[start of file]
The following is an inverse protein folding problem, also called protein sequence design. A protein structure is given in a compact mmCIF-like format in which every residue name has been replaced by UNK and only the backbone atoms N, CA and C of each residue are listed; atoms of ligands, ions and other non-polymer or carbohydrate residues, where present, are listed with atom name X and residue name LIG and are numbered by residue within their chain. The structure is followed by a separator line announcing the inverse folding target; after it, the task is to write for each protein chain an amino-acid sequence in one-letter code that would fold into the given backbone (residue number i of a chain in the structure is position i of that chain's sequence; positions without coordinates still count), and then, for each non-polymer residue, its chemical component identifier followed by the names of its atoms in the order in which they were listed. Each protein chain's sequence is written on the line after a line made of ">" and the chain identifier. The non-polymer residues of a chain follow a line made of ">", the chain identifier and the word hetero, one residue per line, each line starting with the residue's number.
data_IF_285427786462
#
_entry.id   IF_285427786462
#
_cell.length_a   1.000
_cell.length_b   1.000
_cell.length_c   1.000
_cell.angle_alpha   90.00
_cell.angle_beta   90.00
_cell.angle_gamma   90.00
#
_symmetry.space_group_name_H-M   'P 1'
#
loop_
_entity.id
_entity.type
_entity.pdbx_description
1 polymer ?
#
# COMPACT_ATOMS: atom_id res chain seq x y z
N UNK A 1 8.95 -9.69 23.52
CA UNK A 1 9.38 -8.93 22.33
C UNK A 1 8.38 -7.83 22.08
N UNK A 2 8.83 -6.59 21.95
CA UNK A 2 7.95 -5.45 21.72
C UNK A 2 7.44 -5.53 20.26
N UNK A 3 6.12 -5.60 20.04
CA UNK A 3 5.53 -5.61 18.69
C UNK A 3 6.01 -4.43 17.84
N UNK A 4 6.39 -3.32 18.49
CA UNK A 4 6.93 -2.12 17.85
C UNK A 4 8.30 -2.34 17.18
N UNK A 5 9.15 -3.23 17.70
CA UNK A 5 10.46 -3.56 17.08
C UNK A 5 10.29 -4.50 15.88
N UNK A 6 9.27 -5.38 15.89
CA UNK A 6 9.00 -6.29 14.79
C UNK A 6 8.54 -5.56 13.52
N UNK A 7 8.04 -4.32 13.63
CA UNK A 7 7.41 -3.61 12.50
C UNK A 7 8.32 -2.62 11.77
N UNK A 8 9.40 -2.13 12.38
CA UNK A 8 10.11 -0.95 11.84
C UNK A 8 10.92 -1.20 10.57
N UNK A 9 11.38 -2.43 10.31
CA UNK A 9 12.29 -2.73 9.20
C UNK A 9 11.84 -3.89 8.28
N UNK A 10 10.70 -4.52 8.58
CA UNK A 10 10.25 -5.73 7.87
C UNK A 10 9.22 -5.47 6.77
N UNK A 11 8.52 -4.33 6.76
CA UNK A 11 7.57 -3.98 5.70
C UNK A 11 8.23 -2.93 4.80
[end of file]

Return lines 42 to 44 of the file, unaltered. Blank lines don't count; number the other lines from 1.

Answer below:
C UNK A 7 8.32 -2.62 11.77
N UNK A 8 9.40 -2.13 12.38
CA UNK A 8 10.11 -0.95 11.84